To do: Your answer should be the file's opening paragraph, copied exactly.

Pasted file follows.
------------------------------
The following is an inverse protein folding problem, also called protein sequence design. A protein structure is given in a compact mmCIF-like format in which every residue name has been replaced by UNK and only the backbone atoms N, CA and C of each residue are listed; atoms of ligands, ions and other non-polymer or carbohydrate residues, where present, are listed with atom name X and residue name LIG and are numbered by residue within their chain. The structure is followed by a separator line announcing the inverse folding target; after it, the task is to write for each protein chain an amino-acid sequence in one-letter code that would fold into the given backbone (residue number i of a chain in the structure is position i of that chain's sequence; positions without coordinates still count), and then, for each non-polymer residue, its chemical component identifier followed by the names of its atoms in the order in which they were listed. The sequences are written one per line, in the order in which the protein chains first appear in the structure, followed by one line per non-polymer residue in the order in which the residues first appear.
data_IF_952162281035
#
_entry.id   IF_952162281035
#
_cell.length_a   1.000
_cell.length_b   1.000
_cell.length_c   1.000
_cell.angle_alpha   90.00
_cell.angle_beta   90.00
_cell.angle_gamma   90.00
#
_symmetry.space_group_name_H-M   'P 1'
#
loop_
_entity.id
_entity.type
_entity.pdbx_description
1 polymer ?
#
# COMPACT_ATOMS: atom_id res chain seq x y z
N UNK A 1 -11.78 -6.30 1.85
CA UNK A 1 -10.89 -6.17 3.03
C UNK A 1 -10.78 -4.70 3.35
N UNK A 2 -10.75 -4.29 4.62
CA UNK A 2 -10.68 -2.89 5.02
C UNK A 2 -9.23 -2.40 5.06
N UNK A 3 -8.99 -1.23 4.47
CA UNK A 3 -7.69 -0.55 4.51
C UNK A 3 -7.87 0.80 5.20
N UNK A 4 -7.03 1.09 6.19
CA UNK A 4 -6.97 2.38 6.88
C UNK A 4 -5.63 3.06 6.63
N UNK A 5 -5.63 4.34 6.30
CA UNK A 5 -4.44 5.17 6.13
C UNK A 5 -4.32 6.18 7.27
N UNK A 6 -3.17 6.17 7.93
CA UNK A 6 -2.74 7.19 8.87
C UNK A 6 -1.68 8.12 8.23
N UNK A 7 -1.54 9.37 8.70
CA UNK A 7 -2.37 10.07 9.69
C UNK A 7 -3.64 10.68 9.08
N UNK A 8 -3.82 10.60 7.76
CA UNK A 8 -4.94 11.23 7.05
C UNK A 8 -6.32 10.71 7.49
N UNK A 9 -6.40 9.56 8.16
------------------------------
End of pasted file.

The following is an inverse protein folding problem, also called protein sequence design. A protein structure is given in a compact mmCIF-like format in which every residue name has been replaced by UNK and only the backbone atoms N, CA and C of each residue are listed; atoms of ligands, ions and other non-polymer or carbohydrate residues, where present, are listed with atom name X and residue name LIG and are numbered by residue within their chain. The structure is followed by a separator line announcing the inverse folding target; after it, the task is to write for each protein chain an amino-acid sequence in one-letter code that would fold into the given backbone (residue number i of a chain in the structure is position i of that chain's sequence; positions without coordinates still count), and then, for each non-polymer residue, its chemical component identifier followed by the names of its atoms in the order in which they were listed. The sequences are written one per line, in the order in which the protein chains first appear in the structure, followed by one line per non-polymer residue in the order in which the residues first appear.